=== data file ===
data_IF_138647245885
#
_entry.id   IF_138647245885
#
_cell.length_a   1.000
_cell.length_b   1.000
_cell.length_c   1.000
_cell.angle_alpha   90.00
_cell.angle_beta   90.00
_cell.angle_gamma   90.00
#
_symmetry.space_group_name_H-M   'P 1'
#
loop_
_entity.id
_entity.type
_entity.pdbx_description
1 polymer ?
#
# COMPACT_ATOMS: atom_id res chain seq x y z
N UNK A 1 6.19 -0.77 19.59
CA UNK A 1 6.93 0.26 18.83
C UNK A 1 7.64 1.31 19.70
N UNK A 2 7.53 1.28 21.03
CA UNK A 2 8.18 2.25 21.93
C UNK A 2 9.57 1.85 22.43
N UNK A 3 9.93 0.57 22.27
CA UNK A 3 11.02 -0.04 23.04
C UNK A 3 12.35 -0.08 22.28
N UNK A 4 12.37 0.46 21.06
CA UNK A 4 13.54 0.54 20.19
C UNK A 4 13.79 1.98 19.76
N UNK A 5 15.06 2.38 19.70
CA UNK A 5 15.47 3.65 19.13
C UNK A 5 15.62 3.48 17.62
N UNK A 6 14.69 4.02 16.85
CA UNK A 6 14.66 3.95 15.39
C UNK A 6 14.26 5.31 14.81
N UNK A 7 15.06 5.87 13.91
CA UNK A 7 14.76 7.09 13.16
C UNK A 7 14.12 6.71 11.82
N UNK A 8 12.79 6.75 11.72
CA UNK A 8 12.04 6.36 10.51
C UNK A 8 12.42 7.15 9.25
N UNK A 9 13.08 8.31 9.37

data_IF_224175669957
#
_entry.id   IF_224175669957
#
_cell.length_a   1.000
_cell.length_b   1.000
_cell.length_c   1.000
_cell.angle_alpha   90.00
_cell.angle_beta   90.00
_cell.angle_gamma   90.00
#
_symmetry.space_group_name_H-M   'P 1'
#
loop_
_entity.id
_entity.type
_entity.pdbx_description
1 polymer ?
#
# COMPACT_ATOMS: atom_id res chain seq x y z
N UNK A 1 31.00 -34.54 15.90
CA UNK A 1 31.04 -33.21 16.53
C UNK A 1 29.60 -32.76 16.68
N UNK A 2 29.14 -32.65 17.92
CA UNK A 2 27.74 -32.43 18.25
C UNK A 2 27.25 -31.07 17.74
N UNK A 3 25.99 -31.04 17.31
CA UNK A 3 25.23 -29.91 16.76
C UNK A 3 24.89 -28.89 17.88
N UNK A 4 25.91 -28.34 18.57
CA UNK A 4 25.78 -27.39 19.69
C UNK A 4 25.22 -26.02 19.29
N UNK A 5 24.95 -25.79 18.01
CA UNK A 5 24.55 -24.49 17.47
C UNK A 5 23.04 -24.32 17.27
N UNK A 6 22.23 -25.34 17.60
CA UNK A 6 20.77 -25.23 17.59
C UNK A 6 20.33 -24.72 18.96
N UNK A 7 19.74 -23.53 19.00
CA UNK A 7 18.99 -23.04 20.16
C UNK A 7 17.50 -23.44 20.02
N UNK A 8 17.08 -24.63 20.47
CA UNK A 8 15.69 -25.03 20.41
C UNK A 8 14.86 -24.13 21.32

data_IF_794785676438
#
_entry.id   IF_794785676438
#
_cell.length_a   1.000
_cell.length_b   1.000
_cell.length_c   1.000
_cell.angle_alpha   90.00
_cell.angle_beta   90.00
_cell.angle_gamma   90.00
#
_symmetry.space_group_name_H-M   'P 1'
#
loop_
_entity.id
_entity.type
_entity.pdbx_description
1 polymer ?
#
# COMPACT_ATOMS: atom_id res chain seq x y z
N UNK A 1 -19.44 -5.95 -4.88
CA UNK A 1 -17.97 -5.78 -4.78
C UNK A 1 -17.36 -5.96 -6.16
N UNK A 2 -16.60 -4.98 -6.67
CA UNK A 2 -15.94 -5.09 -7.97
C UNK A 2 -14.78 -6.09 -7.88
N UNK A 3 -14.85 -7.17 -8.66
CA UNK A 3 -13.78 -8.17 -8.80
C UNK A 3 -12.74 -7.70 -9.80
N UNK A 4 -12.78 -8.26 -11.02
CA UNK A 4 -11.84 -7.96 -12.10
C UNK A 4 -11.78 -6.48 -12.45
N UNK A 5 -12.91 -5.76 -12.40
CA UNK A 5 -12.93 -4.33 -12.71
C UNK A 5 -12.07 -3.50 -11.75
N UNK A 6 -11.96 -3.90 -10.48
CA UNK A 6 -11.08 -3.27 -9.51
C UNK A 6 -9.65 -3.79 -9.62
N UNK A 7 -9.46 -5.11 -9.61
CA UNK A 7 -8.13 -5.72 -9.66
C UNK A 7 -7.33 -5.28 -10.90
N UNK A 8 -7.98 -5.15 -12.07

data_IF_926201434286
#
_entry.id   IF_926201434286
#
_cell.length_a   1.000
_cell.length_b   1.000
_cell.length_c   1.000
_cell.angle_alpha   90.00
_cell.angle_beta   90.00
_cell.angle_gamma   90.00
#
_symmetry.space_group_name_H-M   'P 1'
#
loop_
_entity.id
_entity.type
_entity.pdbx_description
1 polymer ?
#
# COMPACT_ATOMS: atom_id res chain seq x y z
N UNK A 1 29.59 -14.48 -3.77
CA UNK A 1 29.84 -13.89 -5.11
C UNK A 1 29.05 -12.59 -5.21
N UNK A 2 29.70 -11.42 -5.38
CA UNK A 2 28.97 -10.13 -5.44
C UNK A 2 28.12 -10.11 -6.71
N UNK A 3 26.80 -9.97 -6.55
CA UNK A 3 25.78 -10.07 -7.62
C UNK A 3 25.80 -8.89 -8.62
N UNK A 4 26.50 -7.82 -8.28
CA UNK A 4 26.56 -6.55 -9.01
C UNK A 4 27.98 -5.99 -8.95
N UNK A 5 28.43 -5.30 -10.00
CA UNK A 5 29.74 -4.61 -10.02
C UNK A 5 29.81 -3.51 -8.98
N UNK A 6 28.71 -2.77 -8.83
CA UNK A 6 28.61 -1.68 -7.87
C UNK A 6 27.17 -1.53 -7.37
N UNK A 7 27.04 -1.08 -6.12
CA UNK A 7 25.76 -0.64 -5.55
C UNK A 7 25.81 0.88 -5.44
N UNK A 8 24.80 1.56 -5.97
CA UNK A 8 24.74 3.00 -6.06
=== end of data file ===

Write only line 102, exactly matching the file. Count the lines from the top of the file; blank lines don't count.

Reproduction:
#